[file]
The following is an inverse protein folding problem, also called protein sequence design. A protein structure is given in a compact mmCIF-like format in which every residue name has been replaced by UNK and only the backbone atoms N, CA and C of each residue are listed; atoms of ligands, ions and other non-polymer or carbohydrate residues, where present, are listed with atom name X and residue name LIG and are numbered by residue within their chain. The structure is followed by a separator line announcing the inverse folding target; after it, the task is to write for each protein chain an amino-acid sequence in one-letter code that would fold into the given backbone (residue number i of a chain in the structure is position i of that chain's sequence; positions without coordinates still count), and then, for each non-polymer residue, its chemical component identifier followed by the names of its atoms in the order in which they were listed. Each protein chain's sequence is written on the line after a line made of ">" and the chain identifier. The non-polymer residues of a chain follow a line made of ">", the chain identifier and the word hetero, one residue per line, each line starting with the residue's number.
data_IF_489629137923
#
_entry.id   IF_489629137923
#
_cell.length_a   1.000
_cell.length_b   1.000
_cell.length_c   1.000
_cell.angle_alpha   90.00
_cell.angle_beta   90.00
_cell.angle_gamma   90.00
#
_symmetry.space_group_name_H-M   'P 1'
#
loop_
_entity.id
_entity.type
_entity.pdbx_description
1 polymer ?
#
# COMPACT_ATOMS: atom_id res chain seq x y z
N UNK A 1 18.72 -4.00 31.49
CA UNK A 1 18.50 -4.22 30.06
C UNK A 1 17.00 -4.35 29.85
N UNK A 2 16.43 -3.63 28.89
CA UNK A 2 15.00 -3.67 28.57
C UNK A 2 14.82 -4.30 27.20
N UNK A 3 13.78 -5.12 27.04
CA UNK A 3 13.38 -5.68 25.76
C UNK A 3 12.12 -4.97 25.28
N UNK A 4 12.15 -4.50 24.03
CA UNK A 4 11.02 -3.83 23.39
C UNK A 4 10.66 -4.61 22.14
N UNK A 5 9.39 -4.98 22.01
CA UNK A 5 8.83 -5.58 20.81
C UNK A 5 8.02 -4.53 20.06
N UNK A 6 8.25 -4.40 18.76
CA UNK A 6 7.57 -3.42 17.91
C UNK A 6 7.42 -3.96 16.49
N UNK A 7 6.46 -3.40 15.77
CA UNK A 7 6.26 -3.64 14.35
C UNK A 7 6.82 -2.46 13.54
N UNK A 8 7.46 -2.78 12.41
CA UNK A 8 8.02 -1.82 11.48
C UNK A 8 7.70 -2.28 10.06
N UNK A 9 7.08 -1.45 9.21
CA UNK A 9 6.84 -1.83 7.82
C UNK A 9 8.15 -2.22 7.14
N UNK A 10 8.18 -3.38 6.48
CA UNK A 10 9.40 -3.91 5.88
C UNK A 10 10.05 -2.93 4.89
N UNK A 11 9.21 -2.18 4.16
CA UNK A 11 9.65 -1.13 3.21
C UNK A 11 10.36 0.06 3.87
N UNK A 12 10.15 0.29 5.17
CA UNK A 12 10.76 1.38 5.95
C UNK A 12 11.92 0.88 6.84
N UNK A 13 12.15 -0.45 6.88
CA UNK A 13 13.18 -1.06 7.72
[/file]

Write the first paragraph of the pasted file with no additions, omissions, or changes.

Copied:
The following is an inverse protein folding problem, also called protein sequence design. A protein structure is given in a compact mmCIF-like format in which every residue name has been replaced by UNK and only the backbone atoms N, CA and C of each residue are listed; atoms of ligands, ions and other non-polymer or carbohydrate residues, where present, are listed with atom name X and residue name LIG and are numbered by residue within their chain. The structure is followed by a separator line announcing the inverse folding target; after it, the task is to write for each protein chain an amino-acid sequence in one-letter code that would fold into the given backbone (residue number i of a chain in the structure is position i of that chain's sequence; positions without coordinates still count), and then, for each non-polymer residue, its chemical component identifier followed by the names of its atoms in the order in which they were listed. Each protein chain's sequence is written on the line after a line made of ">" and the chain identifier. The non-polymer residues of a chain follow a line made of ">", the chain identifier and the word hetero, one residue per line, each line starting with the residue's number.